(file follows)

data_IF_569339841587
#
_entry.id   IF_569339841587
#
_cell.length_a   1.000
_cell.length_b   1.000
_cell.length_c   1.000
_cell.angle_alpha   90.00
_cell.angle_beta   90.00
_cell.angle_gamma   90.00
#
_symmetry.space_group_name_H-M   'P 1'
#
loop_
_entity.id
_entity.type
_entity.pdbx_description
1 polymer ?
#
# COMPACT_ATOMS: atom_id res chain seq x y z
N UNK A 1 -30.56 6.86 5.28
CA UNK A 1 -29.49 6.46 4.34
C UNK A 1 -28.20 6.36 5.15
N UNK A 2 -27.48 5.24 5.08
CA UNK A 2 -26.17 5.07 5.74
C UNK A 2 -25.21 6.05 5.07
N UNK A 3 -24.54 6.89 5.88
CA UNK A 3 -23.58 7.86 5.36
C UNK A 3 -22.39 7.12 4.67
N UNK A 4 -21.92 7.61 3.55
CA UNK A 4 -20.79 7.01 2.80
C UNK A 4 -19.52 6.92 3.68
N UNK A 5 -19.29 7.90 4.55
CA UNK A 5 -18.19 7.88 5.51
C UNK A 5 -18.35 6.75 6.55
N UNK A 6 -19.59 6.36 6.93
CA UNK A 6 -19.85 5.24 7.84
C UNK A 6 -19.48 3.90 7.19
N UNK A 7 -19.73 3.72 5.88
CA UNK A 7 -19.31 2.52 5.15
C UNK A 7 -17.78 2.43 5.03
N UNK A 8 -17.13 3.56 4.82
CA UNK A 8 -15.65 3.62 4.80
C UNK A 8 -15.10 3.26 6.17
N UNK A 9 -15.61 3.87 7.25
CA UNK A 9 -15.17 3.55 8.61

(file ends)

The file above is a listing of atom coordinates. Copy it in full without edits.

data_IF_569339841587
#
_entry.id   IF_569339841587
#
_cell.length_a   1.000
_cell.length_b   1.000
_cell.length_c   1.000
_cell.angle_alpha   90.00
_cell.angle_beta   90.00
_cell.angle_gamma   90.00
#
_symmetry.space_group_name_H-M   'P 1'
#
loop_
_entity.id
_entity.type
_entity.pdbx_description
1 polymer ?
#
# COMPACT_ATOMS: atom_id res chain seq x y z
N UNK A 1 -30.56 6.86 5.28
CA UNK A 1 -29.49 6.46 4.34
C UNK A 1 -28.20 6.36 5.15
N UNK A 2 -27.48 5.24 5.08
CA UNK A 2 -26.17 5.07 5.74
C UNK A 2 -25.21 6.05 5.07
N UNK A 3 -24.54 6.89 5.88
CA UNK A 3 -23.58 7.86 5.36
C UNK A 3 -22.39 7.12 4.67
N UNK A 4 -21.92 7.61 3.55
CA UNK A 4 -20.79 7.01 2.80
C UNK A 4 -19.52 6.92 3.68
N UNK A 5 -19.29 7.90 4.55
CA UNK A 5 -18.19 7.88 5.51
C UNK A 5 -18.35 6.75 6.55
N UNK A 6 -19.59 6.36 6.93
CA UNK A 6 -19.85 5.24 7.84
C UNK A 6 -19.48 3.90 7.19
N UNK A 7 -19.73 3.72 5.88
CA UNK A 7 -19.31 2.52 5.15
C UNK A 7 -17.78 2.43 5.03
N UNK A 8 -17.13 3.56 4.82
CA UNK A 8 -15.65 3.62 4.80
C UNK A 8 -15.10 3.26 6.17
N UNK A 9 -15.61 3.87 7.25
CA UNK A 9 -15.17 3.55 8.61